Last Thursday, I attended “For the Public Good,” the first in a series of interdisciplinary panels tackling questions about the public good – how these questions arise, how they are framed, and how they are answered through policy.
From the opening remarks, I was struck by the panelists’ different approaches. Nancy Holmstrom, a philosophy professor at Rutgers University, quoted from a poster spotted at the recent anti-globalization protests in Europe: In protest of a world where everything has a price, but nothing has a value.” Barnard professor David Weiman, like a true economic historian, began, “I’ve been thinking a lot about Adam Smith lately,” referring to the 18th century economist and philosopher. Psychology professor Michelle Fine, from City University of New York, recounted an anecdote from an ecologist who raised the question of how nature responds to crisis by looking at New Orleans’ soaring oak trees that survived Hurricane Katrina. The ecologist reasoned that if we were like trees, we would lean on each other like the oaks—although tall and proud above ground, these trees are connected in a tightly knit web of roots below ground. Without one another’s subterranean support, they never could have braved the storm.
The speakers all said essentially the same thing—that the neo-liberal trickle-down system has failed, that the public good can no longer be entrusted to private companies, and that free-trade policies are not the answer. But at times, it seemed as if all three panelists were speaking three very different languages, leading me to wonder: just how realistic is an interdisciplinary approach? How effective?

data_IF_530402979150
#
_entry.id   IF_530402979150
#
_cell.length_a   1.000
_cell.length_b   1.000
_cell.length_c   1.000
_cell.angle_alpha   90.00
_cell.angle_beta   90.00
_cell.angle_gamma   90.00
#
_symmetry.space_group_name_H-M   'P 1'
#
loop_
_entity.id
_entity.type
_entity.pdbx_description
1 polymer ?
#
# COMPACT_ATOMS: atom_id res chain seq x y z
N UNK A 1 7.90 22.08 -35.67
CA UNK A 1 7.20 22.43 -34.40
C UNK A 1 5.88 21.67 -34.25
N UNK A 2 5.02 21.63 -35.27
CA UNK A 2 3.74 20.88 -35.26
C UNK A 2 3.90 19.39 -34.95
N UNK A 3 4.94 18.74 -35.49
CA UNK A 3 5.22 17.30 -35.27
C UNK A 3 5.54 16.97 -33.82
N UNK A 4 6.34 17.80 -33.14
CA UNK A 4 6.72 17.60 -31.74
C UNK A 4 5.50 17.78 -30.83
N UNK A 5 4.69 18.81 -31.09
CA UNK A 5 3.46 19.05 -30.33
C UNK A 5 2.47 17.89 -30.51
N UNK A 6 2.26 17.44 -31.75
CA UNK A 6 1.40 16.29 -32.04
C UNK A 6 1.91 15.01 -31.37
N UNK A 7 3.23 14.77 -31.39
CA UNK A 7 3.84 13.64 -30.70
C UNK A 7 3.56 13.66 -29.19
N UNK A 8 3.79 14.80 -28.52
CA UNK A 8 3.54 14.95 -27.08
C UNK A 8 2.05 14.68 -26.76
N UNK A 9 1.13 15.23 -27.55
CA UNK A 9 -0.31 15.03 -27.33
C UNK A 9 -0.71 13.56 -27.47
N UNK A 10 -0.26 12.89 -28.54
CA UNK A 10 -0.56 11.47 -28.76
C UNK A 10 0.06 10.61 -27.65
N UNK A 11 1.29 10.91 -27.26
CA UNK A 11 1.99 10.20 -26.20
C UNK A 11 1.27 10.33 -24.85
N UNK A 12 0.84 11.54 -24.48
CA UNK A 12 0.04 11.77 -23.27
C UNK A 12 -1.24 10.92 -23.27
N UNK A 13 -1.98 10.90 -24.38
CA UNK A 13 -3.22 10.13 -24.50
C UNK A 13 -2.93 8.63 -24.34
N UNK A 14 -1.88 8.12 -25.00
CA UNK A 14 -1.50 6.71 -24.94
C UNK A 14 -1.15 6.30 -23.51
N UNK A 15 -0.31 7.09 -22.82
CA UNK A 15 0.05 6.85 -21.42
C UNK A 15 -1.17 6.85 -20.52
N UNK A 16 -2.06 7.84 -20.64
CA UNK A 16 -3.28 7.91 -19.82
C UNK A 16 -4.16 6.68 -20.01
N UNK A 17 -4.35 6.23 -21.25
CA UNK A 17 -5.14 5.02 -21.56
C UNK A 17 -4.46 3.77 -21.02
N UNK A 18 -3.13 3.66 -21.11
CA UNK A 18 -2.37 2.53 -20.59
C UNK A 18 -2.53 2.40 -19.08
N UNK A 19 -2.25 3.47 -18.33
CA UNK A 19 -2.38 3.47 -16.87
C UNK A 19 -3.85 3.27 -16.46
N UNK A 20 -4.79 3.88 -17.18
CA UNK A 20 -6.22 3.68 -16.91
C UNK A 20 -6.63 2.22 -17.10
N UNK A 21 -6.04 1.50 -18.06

Holmstrom and Weiman both used economic history to launch their critique of neo-liberalism--explaining the Enclosure Movement and Adam Smith’s Wealth of Nations, respectively. Both reached similar conclusions, that capitalistic firms lack the necessary long-term perspective to look out for the public good. But as Holstrom described what she believed economists believe, one of her comments gave me pause.
“They see everything in terms of maximizing personal utility....They assume that all can and should be a commodity,” she said.
Hearing this perspective as an economics major, I was frustrated by her assessment and found myself thinking about my own approach to my chosen field of study. Yes, I aim to maximize my utility function subject to my budget constraints as well as the constraints of society, but the public good—universal health care, universal quality education, freedom, love—is very much part of my utility function and very much of fundamental importance to me.
Professor Fine’s presentation took a different tact. She used personal anecdotes and her words were hopeful as she reminded us that the public good is all of our concern, regardless of our background or academic discipline. Fine’s passion for justice and for education renewed my belief in the possibility of an effective interdisciplinary discussion of the public good. Like the trees of New Orleans, we as academics may branch as far as possible away from one another, but our shared roots can only make us stronger. We owe it to ourselves to lean on one another.